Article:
Weird clothes

People sometimes wonder why bicyclists wear such weird clothes.  Most of them make sense. This is the section for non-geeks, who wonder about the sanity of the bike geeks. I’ve been writing this post in my head since I bought my first bike shorts 40-some years ago.

Bike shorts. If you’ve ever ridden any distance in jeans, (cutoff or otherwise) you know why bike shorts were invented.  They’re shorts so they don’t impinge on knee movement. They have no inseam to chafe your inner thighs.  They fit snugly so they move with your leg rather than rub against your thigh as you pedal. They are padded because your pudendal nerve is right where the seams on jeans meet – if you press on that nerve long enough (like on a bike saddle), you go numb. There is something disconcerting about having to look to see if you’re peeing because you can’t feel anything. On bike shorts, there is no seam there.

chamois_431261194_250
Chamois

The padding used to be chamois and is now synthetic. Chamois is very soft when new. Once it has gotten wet and dries again it needs to be moisturized, which led to the development of “chamois fat”, various patented concoctions to replace the natural fats washed out of chamois. (The chamois fat I used to use seemed to be fish oil based, so I could absorb all those good Omega-3 fatty acids.) (No, I don’t really mean that last part, and I hadn’t heard of Omega-3 fatty acids back in those days – but it did smell kinda like fish.) With synthetic chamois, some folks still use weird concoctions, but now they call them butters, for the pun. Bike shorts are (or used to be) black because bike saddles were leather, which was oiled for softness. The oil left visible stains on any other color. Saddles are now usually synthetic, as are shorts.

Jerseys. Frankly, jerseys are (in part) a vehicle for advertising, just like the coveralls NASCAR drivers wear. If you are a professional racer, your sponsors put their logos on your jersey so they can make money from your success. If companies are not paying you to ride, it is mostly silly to advertise their products on your body. Jerseys are made to wick away moisture (they used to be wool, as shorts used to be). They fit snugly so as not to flap in the breeze. They have a zipper for ventilation because it is easier to work than buttons or snaps while riding. They have pockets on the lower back because that’s the easiest place to reach and the stuff in your pockets doesn’t make your jersey sag, as it would if the pockets were in front. Jerseys tend to be brightly colored. That way, if a car runs you over, you know they were aiming for you rather than failing to see you.

handjpgGloves. See shorts. The pressure on your median and ulnar nerves (as well as vibration) tends to make your hands numb. Padded gloves prevent that. Leather palms protect your palms in a crash. The old-fashioned crocheted backs give you really neat tan lines. (Most gloves no longer have crocheted backs.) Gloves also allow you to run a hand over the surface of your tires if

tiresavers
tire savers

you ride through glass (don’t try this without gloves), on the theory that when you run over a piece of glass it only goes partway through your tire but when you keep riding on it, the pressure drives it further into your tire so you get a flat. There used to be little gizmos called tire savers for the same purpose, with the idea that they would knock a piece of glass free before you ran over it a second time.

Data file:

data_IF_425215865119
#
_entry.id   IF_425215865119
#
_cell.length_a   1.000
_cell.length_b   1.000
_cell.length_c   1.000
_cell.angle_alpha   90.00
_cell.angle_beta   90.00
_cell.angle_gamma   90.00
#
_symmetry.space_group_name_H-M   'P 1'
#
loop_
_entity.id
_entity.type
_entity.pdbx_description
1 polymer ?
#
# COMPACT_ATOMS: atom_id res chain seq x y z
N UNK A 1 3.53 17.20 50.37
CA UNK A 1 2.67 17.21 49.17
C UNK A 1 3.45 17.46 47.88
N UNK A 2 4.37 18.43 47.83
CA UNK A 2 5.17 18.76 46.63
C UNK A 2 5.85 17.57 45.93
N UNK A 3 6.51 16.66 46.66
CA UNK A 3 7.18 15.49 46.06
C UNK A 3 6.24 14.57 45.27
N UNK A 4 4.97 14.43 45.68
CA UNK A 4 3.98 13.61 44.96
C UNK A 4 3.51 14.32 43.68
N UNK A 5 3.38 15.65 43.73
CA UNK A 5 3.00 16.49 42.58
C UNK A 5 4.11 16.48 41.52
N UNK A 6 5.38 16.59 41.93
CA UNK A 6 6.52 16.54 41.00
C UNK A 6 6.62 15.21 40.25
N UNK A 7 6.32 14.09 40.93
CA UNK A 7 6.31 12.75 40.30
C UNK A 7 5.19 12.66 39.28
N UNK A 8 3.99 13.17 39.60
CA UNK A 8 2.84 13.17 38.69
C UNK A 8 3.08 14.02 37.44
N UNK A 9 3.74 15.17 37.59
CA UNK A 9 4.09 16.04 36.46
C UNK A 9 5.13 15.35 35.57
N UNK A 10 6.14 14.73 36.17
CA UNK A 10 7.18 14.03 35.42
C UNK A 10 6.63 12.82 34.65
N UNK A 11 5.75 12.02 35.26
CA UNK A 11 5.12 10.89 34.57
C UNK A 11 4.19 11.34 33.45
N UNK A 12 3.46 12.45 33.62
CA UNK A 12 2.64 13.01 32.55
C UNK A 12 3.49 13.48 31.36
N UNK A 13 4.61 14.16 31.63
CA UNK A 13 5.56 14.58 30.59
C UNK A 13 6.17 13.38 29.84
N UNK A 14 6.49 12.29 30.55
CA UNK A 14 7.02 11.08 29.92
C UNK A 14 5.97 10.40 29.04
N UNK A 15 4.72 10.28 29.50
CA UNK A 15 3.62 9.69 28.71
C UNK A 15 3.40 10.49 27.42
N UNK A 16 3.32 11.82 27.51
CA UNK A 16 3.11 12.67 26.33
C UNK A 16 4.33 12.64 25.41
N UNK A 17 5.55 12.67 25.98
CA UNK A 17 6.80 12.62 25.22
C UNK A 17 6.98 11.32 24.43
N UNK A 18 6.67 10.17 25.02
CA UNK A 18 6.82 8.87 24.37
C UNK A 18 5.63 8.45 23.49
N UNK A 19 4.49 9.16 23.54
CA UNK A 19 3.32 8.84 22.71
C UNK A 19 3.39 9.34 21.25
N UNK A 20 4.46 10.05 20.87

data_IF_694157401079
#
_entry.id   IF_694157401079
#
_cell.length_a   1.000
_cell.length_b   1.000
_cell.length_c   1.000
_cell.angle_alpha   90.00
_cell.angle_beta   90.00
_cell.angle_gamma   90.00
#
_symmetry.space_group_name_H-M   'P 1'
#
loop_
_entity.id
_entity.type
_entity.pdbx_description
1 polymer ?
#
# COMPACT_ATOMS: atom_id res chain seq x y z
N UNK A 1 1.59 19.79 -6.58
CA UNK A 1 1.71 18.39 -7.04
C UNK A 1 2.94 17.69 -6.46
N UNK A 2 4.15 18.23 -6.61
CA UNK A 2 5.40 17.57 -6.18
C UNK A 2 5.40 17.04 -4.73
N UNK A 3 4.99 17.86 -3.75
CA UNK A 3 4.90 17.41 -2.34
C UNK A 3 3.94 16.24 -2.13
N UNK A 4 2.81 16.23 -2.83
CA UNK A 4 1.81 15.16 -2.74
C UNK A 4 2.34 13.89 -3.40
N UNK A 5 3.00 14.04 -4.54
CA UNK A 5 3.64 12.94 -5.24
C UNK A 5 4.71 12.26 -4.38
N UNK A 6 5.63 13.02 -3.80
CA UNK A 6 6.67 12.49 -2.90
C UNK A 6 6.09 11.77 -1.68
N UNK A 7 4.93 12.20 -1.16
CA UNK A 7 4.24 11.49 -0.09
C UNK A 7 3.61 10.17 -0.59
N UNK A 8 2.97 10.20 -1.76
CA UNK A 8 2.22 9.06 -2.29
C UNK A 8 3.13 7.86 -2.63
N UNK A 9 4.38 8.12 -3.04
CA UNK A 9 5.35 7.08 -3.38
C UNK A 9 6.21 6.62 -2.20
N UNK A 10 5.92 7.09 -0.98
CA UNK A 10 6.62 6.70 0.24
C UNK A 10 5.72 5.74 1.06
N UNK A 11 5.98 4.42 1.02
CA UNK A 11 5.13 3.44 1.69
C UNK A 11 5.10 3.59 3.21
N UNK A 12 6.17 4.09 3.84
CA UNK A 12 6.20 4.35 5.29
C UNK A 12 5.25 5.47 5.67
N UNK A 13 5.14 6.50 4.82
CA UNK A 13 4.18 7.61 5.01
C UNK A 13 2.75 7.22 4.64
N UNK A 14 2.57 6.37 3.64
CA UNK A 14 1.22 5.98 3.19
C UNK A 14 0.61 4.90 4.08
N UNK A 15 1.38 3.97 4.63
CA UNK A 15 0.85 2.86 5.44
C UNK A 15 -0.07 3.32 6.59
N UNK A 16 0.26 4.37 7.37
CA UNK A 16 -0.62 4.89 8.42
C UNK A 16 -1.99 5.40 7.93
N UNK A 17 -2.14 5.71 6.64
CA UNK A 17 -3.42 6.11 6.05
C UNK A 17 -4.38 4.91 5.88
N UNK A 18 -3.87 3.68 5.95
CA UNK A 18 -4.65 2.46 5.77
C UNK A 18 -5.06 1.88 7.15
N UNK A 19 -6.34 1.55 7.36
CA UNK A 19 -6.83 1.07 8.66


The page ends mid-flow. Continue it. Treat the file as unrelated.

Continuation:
Helmets. Because a helmet is a lot cheaper than the treatment for a traumatic brain injury.

Shoes. Bike shoes have a stiff sole to transmit power to the pedals more effectively. This also protects from hot spots and numbness in your feet. If your feet are attached to your pedals (via the cleats that make people walk funny), the power transmission portion of your pedal stroke is doubled – you can both push and pull (or, more effectively, pedal in circles rather than just a series of alternating pushes). It helps to disconnect your shoe from your pedal before you stop.

By now you’re probably hoping I’ll get on the road already and write about the scenery and post pictures of exotic places instead of my garage door. Good luck with that.

P.S. Thanks to the half-fast club for a great birthday dinner on 2/27. Nothing like stretching a birthday for five weeks.

Are you half-fast?

wienerI once received a sweepstakes notice from Oscar Mayer that told me, “You may already be a weiner”. Likewise, you may already be half-fast and not yet know it. On large group rides, there tend to be people of varying abilities and interests. If you tend to hang out near the front of the group, you may be half-fast. If the training group of racers passes you and you latch onto the back for a while, you’re probably half-fast. If you think about latching on but think better of it, or base your decision on how far you have left to ride, you’re probably half-fast. If you used to try to latch on but now realize you are too old and out of shape, you may be half-fast.

If you sometimes ride fast and sometimes ride slow and daydream (or watch the scenery), you may be half-fast. If you have one bike that you use for everything, you may be half-fast. If you have multiple bikes for multiple purposes, you also may be half-fast.

If you ride a bike that was designed for people who ride a lot faster than you do (and get paid for it), you’re probably half-fast (unless you wear the team kit of the team that rides the same bike you post-ride beerdo, in which case you’re something else all together). If you get paid to ride (and to wear lots of advertising), you’re probably not half-fast. If, on the other hand, your bike is old enough to buy you a beer, you may also be half-fast. If you rehydrate and replace lost carbohydrates post-ride like the guy on the left, you’re probably half-fast. Join the club.